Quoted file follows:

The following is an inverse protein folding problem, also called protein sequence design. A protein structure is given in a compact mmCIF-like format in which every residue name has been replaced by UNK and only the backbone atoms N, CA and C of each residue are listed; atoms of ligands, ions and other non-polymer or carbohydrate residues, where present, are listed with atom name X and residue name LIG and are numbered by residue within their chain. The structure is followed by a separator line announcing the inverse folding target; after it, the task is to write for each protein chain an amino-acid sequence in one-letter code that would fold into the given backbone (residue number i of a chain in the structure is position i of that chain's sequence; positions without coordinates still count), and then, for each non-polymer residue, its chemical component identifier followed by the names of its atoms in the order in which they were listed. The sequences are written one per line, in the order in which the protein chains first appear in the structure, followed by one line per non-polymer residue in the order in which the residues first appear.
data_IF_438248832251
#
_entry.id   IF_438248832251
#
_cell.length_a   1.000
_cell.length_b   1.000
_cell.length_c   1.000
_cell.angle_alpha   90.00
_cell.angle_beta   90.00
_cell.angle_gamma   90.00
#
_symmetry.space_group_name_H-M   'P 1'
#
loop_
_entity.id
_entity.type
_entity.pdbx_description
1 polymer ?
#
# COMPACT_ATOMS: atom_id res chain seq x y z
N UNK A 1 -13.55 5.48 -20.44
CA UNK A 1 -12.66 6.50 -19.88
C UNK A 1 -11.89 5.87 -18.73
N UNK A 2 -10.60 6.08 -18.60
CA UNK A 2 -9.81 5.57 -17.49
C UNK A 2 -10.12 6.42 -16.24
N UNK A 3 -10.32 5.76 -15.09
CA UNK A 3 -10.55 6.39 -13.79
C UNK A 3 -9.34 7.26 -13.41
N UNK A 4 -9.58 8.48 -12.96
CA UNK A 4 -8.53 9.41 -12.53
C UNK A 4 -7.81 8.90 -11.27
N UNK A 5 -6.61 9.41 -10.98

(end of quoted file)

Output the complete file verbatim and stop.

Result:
The following is an inverse protein folding problem, also called protein sequence design. A protein structure is given in a compact mmCIF-like format in which every residue name has been replaced by UNK and only the backbone atoms N, CA and C of each residue are listed; atoms of ligands, ions and other non-polymer or carbohydrate residues, where present, are listed with atom name X and residue name LIG and are numbered by residue within their chain. The structure is followed by a separator line announcing the inverse folding target; after it, the task is to write for each protein chain an amino-acid sequence in one-letter code that would fold into the given backbone (residue number i of a chain in the structure is position i of that chain's sequence; positions without coordinates still count), and then, for each non-polymer residue, its chemical component identifier followed by the names of its atoms in the order in which they were listed. The sequences are written one per line, in the order in which the protein chains first appear in the structure, followed by one line per non-polymer residue in the order in which the residues first appear.
data_IF_438248832251
#
_entry.id   IF_438248832251
#
_cell.length_a   1.000
_cell.length_b   1.000
_cell.length_c   1.000
_cell.angle_alpha   90.00
_cell.angle_beta   90.00
_cell.angle_gamma   90.00
#
_symmetry.space_group_name_H-M   'P 1'
#
loop_
_entity.id
_entity.type
_entity.pdbx_description
1 polymer ?
#
# COMPACT_ATOMS: atom_id res chain seq x y z
N UNK A 1 -13.55 5.48 -20.44
CA UNK A 1 -12.66 6.50 -19.88
C UNK A 1 -11.89 5.87 -18.73
N UNK A 2 -10.60 6.08 -18.60
CA UNK A 2 -9.81 5.57 -17.49
C UNK A 2 -10.12 6.42 -16.24
N UNK A 3 -10.32 5.76 -15.09
CA UNK A 3 -10.55 6.39 -13.79
C UNK A 3 -9.34 7.26 -13.41
N UNK A 4 -9.58 8.48 -12.96
CA UNK A 4 -8.53 9.41 -12.53
C UNK A 4 -7.81 8.90 -11.27
N UNK A 5 -6.61 9.41 -10.98